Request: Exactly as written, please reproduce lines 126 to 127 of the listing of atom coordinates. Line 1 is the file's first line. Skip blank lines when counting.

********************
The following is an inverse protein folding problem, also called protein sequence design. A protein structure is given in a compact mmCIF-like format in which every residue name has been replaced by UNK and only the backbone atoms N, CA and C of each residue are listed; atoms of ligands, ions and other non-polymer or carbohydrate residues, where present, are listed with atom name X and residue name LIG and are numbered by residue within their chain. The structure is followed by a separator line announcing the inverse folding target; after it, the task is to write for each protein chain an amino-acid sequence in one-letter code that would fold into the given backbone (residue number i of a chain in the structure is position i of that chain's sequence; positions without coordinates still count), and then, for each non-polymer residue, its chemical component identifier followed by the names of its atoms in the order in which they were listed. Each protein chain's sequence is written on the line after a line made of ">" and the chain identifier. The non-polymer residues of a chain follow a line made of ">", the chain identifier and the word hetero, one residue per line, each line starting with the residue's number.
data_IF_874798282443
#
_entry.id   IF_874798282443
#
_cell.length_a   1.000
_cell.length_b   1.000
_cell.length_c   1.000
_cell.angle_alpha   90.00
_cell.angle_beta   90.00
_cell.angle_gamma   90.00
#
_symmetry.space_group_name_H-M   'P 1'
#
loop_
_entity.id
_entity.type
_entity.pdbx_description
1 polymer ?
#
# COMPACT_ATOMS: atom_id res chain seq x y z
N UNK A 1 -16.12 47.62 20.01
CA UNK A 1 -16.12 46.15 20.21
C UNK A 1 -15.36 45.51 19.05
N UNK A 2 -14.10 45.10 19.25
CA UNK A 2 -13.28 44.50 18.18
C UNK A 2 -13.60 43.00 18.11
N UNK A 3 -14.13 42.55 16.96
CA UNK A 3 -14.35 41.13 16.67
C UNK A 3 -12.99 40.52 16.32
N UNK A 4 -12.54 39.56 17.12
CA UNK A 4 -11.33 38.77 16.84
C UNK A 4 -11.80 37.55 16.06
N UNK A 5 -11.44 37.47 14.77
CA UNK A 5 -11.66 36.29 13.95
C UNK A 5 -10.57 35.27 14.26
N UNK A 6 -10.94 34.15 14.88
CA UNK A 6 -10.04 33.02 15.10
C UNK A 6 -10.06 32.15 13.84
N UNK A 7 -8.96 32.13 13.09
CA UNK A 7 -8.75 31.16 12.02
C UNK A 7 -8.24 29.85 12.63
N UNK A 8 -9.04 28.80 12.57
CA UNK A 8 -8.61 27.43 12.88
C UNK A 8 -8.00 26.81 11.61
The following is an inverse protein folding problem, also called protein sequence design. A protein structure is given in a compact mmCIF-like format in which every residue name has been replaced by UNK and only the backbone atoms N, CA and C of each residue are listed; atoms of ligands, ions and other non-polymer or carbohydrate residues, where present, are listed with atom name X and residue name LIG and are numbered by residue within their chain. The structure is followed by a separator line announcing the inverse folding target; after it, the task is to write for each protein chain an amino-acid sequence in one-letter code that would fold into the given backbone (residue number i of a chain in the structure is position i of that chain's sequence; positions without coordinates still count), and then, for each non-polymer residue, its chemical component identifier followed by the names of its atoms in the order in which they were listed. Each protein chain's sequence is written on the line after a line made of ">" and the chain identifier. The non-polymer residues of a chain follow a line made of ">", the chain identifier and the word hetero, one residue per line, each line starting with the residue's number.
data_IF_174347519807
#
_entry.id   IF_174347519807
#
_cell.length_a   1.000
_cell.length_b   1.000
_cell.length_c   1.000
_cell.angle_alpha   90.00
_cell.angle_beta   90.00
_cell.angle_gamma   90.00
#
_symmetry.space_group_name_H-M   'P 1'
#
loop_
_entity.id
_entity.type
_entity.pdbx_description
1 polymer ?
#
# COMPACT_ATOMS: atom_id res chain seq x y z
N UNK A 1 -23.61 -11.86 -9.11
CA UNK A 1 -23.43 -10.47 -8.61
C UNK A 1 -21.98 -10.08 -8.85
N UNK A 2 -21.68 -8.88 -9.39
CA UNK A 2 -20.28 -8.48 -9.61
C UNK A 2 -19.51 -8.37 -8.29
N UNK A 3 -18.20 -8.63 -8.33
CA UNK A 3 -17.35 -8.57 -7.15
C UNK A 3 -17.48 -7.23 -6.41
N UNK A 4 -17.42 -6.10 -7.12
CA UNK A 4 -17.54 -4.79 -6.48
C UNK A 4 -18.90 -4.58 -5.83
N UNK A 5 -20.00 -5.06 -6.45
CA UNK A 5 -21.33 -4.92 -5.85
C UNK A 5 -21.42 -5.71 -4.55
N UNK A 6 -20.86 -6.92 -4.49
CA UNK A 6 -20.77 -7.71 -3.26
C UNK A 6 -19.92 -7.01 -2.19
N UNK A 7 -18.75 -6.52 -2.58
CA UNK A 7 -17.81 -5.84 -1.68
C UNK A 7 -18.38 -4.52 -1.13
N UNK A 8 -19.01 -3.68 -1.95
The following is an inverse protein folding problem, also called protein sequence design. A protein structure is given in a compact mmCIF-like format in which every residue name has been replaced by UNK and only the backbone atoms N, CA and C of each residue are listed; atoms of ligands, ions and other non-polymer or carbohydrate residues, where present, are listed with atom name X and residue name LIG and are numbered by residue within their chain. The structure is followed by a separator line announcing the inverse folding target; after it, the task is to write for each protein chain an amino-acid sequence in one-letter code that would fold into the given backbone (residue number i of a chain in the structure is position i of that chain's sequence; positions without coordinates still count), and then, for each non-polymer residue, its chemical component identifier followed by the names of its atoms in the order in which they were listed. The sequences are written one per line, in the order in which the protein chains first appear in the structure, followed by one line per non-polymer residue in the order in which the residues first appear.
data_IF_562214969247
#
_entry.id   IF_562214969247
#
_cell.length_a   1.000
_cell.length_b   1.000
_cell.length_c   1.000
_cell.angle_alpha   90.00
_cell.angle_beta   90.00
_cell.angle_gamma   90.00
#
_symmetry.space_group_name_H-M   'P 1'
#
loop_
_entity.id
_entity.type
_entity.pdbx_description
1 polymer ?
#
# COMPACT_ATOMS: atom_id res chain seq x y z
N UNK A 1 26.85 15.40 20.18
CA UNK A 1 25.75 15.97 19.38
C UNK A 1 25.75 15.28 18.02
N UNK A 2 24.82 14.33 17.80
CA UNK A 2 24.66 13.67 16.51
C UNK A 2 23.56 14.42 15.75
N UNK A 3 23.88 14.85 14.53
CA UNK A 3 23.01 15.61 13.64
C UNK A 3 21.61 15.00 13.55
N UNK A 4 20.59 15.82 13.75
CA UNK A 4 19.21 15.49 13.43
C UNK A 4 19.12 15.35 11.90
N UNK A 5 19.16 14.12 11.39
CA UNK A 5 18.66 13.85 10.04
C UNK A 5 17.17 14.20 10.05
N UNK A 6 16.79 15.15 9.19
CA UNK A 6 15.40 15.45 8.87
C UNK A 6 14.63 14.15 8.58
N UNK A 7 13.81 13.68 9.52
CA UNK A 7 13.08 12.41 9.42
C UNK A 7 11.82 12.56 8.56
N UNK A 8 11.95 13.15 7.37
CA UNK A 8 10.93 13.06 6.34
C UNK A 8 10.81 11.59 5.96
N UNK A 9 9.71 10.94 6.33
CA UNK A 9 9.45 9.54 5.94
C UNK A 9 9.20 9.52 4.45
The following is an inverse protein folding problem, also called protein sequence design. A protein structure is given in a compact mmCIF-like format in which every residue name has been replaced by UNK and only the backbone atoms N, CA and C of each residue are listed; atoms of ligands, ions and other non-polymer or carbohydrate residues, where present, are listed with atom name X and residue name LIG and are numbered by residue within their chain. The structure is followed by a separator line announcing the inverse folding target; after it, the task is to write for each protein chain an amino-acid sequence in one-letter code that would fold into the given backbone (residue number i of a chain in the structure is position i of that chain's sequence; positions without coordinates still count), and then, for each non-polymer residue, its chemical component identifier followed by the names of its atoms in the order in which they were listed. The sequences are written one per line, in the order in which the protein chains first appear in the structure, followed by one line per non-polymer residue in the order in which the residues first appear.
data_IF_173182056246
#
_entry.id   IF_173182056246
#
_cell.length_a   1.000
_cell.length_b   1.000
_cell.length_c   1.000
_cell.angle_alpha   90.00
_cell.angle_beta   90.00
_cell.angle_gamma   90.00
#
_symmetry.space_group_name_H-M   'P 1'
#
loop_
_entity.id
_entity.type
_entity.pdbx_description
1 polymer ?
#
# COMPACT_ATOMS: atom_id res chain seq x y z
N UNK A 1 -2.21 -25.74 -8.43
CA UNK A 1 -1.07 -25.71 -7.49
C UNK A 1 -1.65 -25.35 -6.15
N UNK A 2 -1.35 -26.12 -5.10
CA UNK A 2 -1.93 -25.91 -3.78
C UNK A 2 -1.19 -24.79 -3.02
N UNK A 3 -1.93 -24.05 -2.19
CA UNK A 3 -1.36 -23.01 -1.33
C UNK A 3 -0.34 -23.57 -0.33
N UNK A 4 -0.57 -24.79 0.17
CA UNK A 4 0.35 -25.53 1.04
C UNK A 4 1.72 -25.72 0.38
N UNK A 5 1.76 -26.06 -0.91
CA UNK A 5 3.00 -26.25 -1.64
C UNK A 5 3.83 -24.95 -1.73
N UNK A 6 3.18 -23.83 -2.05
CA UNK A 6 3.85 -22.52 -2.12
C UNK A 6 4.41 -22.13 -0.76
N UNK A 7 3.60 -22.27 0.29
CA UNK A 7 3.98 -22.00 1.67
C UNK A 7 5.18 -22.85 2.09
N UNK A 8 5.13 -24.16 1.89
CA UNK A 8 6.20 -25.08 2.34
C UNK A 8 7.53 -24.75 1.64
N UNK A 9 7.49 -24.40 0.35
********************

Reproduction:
CA UNK A 6 15.40 15.45 8.87
C UNK A 6 14.63 14.15 8.58